Donut (US), Doughnut (US), Funnel cake (US), Jalebi (India), Churros (Mexico), Zepplole(Italy), Beignets (France), Akara (South Africa), Sopaipilla ( Brazil) and the list goes on. Whatever you call almost every country has a version of fried dough, which is coated in sugar, well what’s not to love about it right?Believe me when I say this is one of the best things coming out of my kitchen, technically my mom’s kitchen as I was visiting them last week. One of my laudable qualities includes procrastinating things until last moment like writing this post.
Yeasted anything is like love of my life and when you make it fried well I am on cloud nine. This the first time I am making beignets or doughnuts. I penchant towards yeast doughnut rather than cake for taste as well that amazing smell. I kept the filling simple as I focused on making them. Beignets are one of those things that I would consider simple pleasures of life. I have no words to describe the smell of a fresh hot beignet. Don’t believe me, just take a whiff next time you eat a yeast doughnut.
A long process with dough rising slowly gives an amazing flavor and texture to them. I highly recommend using Grapeseed oil for its neutral flavor but Canola works just fine in a pinch. Follow the instructions very carefully, I know its little long but it works. One other thing is to flip them as soon as you drop them in oil. Use a timer and thermometer for a perfect golden brown color. I have used apricot preserve but a seedless raspberry would be really good too. If you have homemade jam, that would be like cherry on the top.
The cross-section of beignets was something close to work of art, strikingly stunning, which puts a smile to any ones face. So how do you like your beignets, filled or plain? What kind of unique flavors you have eaten?
Adapted from The Art of French Pastry
- 75 grams/ 1/3 cup water, room temperature
- 2 teaspoons dry active yeast
- 75 grams/ 1/2 cup all-purpose flour
- 75 grams/ ⅓ cup water, room temperature
- 30 grams/ 2 tablespoons sugar
- 200 grams/ 1 ¾ cups bread flour
- 55 grams/ 3 egg yolks
- ¾ teaspoon salt
- 55 grams/ ¼ cup/ ½ stick unsalted butter, room temperature and ½ inch cubed
- 1 to 2 quarts grapeseed or canola oil (see note)
Sugar and filling
- 100 grams/ ½ cup granulated sugar
- ½ teaspoon vanilla bean paste, optional
- 200 grams/ ⅔ cup preserve, optional (see note)
- In a bowl of stand mixer put water and add yeast, mix until combined. Sprinkle all-purpose flour over it, do not mix. Let it sit for 15 to 20 minutes. You should see cracks on top, which shows yeast is activated.
- Add everything but butter and oil to the mixer bowl and mix on medium speed for 5 minute using dough hook. Stop and scrape once using rubber spatula. Do this two more times, bringing total kneading time to 15 minutes.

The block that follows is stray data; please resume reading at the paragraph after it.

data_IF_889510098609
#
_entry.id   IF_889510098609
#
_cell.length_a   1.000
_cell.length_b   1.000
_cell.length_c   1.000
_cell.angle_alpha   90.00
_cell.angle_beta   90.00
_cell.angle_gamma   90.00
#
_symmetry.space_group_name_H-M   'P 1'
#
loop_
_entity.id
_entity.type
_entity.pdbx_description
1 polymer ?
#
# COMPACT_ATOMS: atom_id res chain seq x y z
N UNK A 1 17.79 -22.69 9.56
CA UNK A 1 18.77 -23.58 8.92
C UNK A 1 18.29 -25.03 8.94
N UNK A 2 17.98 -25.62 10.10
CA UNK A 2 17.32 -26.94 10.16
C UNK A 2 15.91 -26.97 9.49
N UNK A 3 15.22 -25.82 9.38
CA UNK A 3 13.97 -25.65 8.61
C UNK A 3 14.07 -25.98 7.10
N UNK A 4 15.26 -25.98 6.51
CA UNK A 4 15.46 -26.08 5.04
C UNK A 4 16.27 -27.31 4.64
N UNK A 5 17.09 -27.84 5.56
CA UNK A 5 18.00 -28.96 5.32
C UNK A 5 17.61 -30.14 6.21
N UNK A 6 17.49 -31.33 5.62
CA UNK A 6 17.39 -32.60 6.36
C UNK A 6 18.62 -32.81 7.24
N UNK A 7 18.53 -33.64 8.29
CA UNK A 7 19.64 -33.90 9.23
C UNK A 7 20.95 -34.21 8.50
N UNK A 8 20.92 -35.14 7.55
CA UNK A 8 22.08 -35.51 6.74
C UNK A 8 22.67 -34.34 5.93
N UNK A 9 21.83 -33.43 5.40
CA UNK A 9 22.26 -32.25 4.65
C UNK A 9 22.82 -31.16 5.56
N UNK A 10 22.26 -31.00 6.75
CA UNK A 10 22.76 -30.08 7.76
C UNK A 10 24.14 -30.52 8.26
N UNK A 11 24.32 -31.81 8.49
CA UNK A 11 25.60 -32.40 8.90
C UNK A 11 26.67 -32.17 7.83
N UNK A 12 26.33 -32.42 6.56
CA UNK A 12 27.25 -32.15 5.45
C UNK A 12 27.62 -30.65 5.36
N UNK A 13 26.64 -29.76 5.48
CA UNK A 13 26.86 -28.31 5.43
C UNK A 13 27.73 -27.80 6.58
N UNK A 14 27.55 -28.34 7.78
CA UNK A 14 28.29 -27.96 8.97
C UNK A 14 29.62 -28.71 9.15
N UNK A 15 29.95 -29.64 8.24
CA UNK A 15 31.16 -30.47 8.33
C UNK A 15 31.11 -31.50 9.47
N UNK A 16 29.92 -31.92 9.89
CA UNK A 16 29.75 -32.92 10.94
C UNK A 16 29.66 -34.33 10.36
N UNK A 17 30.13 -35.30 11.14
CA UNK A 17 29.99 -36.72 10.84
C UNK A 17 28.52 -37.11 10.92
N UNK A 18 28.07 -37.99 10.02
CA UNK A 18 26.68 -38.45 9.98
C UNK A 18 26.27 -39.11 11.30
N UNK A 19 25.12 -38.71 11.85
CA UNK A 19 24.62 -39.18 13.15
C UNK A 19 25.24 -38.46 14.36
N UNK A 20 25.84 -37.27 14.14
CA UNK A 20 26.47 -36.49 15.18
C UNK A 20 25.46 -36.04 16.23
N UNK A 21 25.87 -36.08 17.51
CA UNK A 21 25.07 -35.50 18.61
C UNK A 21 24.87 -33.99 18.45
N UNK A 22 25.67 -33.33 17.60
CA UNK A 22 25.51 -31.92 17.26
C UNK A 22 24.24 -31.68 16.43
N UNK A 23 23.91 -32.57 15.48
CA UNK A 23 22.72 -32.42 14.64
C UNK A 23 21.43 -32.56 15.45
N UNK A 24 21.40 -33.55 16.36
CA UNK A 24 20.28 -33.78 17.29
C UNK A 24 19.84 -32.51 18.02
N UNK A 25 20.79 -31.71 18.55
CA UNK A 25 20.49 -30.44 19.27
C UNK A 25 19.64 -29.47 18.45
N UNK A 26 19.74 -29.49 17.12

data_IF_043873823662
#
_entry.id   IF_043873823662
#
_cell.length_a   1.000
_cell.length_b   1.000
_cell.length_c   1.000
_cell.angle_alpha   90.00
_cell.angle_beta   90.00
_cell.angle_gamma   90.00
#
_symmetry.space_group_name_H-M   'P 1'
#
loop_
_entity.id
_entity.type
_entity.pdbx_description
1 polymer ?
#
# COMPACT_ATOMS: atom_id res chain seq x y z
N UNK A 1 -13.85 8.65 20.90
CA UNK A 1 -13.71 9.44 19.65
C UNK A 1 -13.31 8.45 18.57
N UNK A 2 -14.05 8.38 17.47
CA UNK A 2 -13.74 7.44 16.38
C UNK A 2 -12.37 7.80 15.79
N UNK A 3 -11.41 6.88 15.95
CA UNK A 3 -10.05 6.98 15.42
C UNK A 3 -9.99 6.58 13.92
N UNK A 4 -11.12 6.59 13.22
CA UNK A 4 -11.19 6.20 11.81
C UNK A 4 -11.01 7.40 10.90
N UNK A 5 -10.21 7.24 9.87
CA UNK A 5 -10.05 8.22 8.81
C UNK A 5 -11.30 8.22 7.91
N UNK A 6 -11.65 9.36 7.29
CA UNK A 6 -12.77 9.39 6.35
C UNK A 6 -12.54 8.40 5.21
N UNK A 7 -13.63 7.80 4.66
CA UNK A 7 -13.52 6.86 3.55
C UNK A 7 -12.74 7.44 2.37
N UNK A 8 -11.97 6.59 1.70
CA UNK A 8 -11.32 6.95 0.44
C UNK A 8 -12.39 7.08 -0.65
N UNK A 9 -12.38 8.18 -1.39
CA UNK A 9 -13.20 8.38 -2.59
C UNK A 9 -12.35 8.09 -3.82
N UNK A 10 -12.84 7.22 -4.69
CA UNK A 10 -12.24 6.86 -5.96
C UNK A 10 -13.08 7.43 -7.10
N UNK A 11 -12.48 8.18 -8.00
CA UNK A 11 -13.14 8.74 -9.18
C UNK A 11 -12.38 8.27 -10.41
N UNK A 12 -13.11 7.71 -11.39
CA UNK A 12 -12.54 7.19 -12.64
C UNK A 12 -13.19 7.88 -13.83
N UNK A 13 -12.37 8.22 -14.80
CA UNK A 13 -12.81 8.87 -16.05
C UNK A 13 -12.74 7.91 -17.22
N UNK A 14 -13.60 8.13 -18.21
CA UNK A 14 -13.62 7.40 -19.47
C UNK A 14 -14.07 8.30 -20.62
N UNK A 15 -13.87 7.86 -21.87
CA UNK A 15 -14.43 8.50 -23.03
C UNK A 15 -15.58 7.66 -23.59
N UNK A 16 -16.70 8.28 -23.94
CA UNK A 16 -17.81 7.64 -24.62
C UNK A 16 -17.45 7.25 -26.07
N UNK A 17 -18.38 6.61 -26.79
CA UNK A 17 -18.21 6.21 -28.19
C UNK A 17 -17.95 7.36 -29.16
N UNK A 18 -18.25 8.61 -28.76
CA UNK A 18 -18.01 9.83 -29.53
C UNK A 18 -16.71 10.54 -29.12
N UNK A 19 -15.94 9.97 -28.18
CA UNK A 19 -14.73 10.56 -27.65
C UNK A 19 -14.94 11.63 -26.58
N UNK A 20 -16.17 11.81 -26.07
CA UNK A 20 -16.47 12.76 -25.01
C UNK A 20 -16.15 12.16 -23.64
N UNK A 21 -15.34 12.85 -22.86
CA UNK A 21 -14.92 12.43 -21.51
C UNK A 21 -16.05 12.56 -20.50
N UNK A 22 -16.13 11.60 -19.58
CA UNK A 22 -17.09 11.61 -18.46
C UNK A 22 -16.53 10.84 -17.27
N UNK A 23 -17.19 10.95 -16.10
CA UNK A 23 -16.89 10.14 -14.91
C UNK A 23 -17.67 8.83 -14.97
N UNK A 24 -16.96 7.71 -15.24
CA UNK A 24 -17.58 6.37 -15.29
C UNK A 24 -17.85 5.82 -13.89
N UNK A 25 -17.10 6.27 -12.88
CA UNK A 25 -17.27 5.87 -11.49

- Now decrease the speed to low and add one cube of butter at a time. Mix until fully incorporated. Once all of it, is incorporated, knead on medium speed for 2 minutes.
- Transfer the dough to another bowl and cover with plastic wrap. Let it rise for 1 ½ to 2 hours, until it’s doubled in size. Room temperature should not be more than 81° F or 27° C.
- Punch the air out, wrap the bowl with plastic wrap and refrigerate for 2 hours. Punch out the air again and refrigerate overnight.
- Prepare a baking sheet by lining it with kitchen towel dusted with flour. To shape divide the dough into 15 pieces (if using scale about 35 grams each). To roll lightly dust the work surface with flour and roll into tight balls. Flatten it into about 2 inch disks. Dust shaped beignets with little flour and cover with another kitchen towel.
- Let them rise for 1 ½ hours. After 1 hour of rising time, start heating the oil on medium heat. The frying vessel should be at least 3 inch deep. Using a thermometer bring the temperature of oil to 340°F. Also mix sugar and vanilla in a separate bowl, keep aside.
- Fry beignets 3 at a time. As soon as you drop them, flip them (VERY IMPORTANT), fry them for 2 ½ minutes on each side. Remove and place them on cooling rack. After 2 minutes coat them with prepared sugar and put it back on cooling rack.
- After all beignets are fried and coated with sugar, fill them with your choice of preserve.
Note: Grapeseed oil is the best for this but in a pinch use canola oil. Use a good quality preserve versus jam which has higher sugar content and no fruit flavor. I have used apricot here but use anything you have on hand.